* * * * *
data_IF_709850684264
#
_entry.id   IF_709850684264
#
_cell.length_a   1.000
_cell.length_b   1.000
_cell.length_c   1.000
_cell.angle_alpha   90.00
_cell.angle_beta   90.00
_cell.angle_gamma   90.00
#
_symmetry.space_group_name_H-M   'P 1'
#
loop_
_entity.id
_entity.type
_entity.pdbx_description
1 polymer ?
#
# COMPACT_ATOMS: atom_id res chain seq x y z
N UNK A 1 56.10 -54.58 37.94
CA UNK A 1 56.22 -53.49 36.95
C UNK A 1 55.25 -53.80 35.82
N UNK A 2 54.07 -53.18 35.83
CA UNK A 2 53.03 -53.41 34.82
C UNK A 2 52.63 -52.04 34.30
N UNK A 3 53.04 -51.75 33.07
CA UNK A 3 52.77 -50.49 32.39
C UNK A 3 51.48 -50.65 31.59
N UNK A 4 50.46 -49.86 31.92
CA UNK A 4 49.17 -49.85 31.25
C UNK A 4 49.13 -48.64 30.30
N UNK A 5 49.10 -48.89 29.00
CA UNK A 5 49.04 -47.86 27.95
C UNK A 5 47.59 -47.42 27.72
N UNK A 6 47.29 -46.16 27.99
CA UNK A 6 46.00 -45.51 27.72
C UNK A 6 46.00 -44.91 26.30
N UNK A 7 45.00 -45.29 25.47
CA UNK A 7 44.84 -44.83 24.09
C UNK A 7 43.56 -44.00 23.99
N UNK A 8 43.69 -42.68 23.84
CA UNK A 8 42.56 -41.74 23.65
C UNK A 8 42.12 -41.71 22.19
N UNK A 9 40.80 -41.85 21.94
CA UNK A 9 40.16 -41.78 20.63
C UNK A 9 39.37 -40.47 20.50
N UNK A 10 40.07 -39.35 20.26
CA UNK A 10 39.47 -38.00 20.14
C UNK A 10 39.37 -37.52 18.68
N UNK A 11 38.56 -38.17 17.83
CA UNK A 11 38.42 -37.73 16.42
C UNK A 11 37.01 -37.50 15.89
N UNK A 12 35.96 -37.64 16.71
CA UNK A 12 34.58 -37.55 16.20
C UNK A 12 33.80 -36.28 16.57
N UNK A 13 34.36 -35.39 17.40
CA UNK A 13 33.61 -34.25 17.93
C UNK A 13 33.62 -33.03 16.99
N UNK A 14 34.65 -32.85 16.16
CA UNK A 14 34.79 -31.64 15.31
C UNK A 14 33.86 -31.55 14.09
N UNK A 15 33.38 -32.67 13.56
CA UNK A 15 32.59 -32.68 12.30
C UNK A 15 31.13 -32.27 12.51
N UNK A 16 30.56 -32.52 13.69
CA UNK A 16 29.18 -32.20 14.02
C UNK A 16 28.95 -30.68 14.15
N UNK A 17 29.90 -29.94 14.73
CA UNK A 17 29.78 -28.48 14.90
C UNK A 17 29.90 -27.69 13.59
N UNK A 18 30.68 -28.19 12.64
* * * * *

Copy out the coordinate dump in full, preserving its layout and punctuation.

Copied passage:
data_IF_709850684264
#
_entry.id   IF_709850684264
#
_cell.length_a   1.000
_cell.length_b   1.000
_cell.length_c   1.000
_cell.angle_alpha   90.00
_cell.angle_beta   90.00
_cell.angle_gamma   90.00
#
_symmetry.space_group_name_H-M   'P 1'
#
loop_
_entity.id
_entity.type
_entity.pdbx_description
1 polymer ?
#
# COMPACT_ATOMS: atom_id res chain seq x y z
N UNK A 1 56.10 -54.58 37.94
CA UNK A 1 56.22 -53.49 36.95
C UNK A 1 55.25 -53.80 35.82
N UNK A 2 54.07 -53.18 35.83
CA UNK A 2 53.03 -53.41 34.82
C UNK A 2 52.63 -52.04 34.30
N UNK A 3 53.04 -51.75 33.07
CA UNK A 3 52.77 -50.49 32.39
C UNK A 3 51.48 -50.65 31.59
N UNK A 4 50.46 -49.86 31.92
CA UNK A 4 49.17 -49.85 31.25
C UNK A 4 49.13 -48.64 30.30
N UNK A 5 49.10 -48.89 29.00
CA UNK A 5 49.04 -47.86 27.95
C UNK A 5 47.59 -47.42 27.72
N UNK A 6 47.29 -46.16 27.99
CA UNK A 6 46.00 -45.51 27.72
C UNK A 6 46.00 -44.91 26.30
N UNK A 7 45.00 -45.29 25.47
CA UNK A 7 44.84 -44.83 24.09
C UNK A 7 43.56 -44.00 23.99
N UNK A 8 43.69 -42.68 23.84
CA UNK A 8 42.56 -41.74 23.65
C UNK A 8 42.12 -41.71 22.19
N UNK A 9 40.80 -41.85 21.94
CA UNK A 9 40.16 -41.78 20.63
C UNK A 9 39.37 -40.47 20.50
N UNK A 10 40.07 -39.35 20.26
CA UNK A 10 39.47 -38.00 20.14
C UNK A 10 39.37 -37.52 18.68
N UNK A 11 38.56 -38.17 17.83
CA UNK A 11 38.42 -37.73 16.42
C UNK A 11 37.01 -37.50 15.89
N UNK A 12 35.96 -37.64 16.71
CA UNK A 12 34.58 -37.55 16.20
C UNK A 12 33.80 -36.28 16.57
N UNK A 13 34.36 -35.39 17.40
CA UNK A 13 33.61 -34.25 17.93
C UNK A 13 33.62 -33.03 16.99
N UNK A 14 34.65 -32.85 16.16
CA UNK A 14 34.79 -31.64 15.31
C UNK A 14 33.86 -31.55 14.09
N UNK A 15 33.38 -32.67 13.56
CA UNK A 15 32.59 -32.68 12.30
C UNK A 15 31.13 -32.27 12.51
N UNK A 16 30.56 -32.52 13.69
CA UNK A 16 29.18 -32.20 14.02
C UNK A 16 28.95 -30.68 14.15
N UNK A 17 29.90 -29.94 14.73
CA UNK A 17 29.78 -28.48 14.90
C UNK A 17 29.90 -27.69 13.59
N UNK A 18 30.68 -28.19 12.64